Visitors entering the new Harold and Shirley Lederman Palliative Care Centre at Princess Margaret Hospital know immediately this is no ordinary hospital unit.
From the inviting beige wood entrance, to the etched-glass photos of soothing nature scenes along the walls, the new centre was planned and built to set a new standard of palliative care. As Ontario’s first academic palliative care unit in a comprehensive cancer centre, the idea was to construct not only an aesthetically pleasing centre, but also one that epitomized a philosophy of care centred around the needs of patients and their families.
The patient rooms have ledges and other areas that allow an individual to personalize his or her surroundings and make them feel more like home. A bedside chair can be pulled out into a small cot so a guest can stay at the patient’s side during the evenings. A special family room allows visitors to take a break and even fix a quick snack in the kitchenette.
“Rather than design a unit around the delivery of medical care, we started with a philosophy that puts the patients and their families first,” said Dr. Gary Rodin, head of Psychosocial Oncology and Palliative Care at Princess Margaret Hospital, University Health Network. “This philosophy is seen in the aesthetic nature of the centre, and also in the way our palliative care team interacts with patients and their families.”
The 12-bed centre officially opened in July 2003, and has already served hundreds of palliative cancer patients. It was funded in part by donations and the Ontario Ministry of Health and Long-Term Care.
Since opening, the centre has seen a shift in focus from providing inpatient care to those in the final weeks of their lives, to more palliative patients coming in for short stays for treatment of their symptoms or complications associated with their cancer.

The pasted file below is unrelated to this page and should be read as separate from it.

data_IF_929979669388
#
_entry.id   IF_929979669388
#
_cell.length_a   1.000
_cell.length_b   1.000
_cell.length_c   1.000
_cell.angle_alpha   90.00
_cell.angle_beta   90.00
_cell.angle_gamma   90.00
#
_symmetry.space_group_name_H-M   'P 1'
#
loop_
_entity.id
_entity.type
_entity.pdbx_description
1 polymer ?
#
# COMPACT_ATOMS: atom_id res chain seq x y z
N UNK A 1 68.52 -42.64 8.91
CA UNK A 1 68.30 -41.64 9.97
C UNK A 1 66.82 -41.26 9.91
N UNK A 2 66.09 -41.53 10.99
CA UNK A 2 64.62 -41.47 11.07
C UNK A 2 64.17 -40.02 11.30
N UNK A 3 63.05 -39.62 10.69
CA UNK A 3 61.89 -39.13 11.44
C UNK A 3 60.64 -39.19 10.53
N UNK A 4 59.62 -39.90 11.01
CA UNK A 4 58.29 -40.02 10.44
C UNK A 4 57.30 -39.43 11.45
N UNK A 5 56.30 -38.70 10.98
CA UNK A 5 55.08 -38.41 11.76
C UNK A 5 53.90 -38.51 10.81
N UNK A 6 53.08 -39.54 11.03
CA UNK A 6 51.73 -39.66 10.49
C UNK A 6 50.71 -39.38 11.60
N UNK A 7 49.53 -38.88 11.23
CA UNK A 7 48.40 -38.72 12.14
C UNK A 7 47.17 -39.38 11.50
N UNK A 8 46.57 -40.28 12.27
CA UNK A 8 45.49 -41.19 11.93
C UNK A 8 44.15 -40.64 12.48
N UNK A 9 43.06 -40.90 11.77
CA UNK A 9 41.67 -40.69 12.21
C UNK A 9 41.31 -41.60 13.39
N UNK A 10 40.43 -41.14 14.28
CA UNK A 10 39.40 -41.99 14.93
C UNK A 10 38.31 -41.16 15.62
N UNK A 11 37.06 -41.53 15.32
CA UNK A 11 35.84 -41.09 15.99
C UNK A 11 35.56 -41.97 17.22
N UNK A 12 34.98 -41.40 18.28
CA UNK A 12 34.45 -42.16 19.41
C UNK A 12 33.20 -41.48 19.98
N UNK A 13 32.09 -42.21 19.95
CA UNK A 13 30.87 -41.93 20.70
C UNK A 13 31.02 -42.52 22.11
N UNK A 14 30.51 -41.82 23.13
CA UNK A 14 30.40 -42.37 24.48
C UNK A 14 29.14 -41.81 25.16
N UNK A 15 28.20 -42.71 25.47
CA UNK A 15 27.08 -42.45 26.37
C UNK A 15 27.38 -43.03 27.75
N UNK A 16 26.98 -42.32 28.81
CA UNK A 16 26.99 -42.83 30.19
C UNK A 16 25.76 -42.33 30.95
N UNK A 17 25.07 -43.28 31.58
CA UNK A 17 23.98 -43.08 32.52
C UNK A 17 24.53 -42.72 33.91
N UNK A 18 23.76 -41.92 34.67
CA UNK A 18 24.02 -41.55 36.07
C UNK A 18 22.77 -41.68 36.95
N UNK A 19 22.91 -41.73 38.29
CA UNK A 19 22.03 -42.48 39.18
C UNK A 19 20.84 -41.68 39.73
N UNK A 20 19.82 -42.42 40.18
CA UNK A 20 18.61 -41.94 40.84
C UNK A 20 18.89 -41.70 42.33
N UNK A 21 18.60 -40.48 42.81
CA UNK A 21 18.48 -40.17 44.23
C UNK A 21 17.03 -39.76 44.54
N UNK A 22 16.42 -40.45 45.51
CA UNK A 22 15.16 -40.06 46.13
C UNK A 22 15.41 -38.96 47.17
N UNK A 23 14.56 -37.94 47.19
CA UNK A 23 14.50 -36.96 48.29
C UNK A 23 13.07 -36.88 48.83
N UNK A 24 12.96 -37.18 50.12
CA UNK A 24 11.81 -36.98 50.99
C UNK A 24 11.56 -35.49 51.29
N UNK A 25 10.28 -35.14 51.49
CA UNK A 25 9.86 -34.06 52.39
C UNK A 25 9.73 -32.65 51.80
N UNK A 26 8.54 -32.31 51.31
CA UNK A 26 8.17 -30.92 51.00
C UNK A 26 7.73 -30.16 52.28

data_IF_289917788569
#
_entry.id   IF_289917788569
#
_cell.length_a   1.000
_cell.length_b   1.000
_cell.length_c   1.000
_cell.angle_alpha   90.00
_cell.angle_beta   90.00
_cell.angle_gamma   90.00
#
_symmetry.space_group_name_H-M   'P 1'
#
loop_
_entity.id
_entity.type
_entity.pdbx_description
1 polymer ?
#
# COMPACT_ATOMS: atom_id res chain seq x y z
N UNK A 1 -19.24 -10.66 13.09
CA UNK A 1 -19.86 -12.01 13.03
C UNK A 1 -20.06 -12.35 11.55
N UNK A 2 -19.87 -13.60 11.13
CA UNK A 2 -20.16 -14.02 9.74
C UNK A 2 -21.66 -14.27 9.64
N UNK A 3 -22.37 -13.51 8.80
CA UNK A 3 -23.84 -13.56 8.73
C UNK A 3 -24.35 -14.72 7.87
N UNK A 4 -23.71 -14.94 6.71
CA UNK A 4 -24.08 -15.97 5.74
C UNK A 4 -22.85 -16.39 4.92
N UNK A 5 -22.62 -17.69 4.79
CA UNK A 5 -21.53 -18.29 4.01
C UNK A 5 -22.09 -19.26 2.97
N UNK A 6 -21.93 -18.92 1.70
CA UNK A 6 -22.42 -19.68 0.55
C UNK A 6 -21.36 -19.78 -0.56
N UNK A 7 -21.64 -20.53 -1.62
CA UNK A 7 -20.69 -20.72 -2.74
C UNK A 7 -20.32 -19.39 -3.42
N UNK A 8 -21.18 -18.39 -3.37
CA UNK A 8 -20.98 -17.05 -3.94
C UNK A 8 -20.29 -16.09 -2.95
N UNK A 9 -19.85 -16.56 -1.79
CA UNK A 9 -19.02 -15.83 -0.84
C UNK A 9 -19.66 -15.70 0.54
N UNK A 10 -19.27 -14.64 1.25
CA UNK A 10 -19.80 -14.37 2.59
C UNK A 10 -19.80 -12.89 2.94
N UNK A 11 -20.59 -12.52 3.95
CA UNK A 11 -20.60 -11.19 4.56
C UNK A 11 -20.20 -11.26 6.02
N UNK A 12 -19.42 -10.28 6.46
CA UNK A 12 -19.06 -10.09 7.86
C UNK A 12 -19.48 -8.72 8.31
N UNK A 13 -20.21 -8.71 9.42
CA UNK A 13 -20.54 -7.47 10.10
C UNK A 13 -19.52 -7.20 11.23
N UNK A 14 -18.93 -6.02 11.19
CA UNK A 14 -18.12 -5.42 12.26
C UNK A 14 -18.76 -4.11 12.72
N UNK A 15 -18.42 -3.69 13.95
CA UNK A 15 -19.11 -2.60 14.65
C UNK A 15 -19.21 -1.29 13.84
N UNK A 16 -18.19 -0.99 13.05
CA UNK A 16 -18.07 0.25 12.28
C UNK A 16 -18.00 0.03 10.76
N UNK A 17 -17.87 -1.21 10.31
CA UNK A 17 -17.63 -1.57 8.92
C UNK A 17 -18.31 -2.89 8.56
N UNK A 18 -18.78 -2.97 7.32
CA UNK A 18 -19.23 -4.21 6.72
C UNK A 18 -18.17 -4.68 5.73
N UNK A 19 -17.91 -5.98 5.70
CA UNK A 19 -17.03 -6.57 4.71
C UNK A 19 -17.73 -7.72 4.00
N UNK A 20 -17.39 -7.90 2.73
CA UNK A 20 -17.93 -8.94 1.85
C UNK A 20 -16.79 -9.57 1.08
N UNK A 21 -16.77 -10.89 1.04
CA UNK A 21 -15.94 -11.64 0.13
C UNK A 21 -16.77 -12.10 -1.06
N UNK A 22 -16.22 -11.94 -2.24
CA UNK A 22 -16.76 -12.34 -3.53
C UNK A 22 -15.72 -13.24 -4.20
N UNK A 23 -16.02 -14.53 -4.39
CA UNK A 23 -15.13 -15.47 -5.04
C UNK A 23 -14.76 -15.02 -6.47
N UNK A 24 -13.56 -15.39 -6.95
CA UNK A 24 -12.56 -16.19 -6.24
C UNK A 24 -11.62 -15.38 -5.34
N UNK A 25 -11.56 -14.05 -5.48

“These services allow the palliative patients to remain independent longer, and keep them from ending up in already-crowded emergency departments or intensive care units,” said Dr. Camilla Zimmermann, head of Palliative Care Services at Princess Margaret Hospital and University Health Network. “Palliative cancer patients need special treatment for pain management, as well as psychological and social support for the journey ahead of them.”
The centre uses a multidisciplinary approach to care that combines Nursing, Physiotherapy, Social Work, Chaplaincy, and other disciplines. The palliative care team also gets involved early with the patients so that there is a seamless flow of treatment and support. Even after a patient’s death, the team may stay involved to assist the family with issues of bereavement.
Another important aspect of the Harold and Shirley Lederman Palliative Care Centre is its academic role. The centre will become the training ground for future generations of health-care workers who will be dealing with the increasing demands of palliative care, said Dr. Rodin. It will also offer the opportunity of continuing education for health-care professionals who wish to gain more knowledge and skills in palliative care.
Research, which has long been overlooked in the past, will be a key component of the academic side of the centre. “Palliative care is a relatively new academic field that is still developing,” said Dr. Rodin. “More research is needed to improve the best practices for palliative care and ensure that patients and their families receive the support they need during this difficult time.”
Princess Margaret Hospital and its research arm, Ontario Cancer Institute, have achieved an international reputation as global leaders in the fight against cancer. Princess Margaret Hospital is a member of the University Health Network, which also includes Toronto General Hospital and Toronto Western Hospital. All three are teaching hospitals affiliated with the University of Toronto.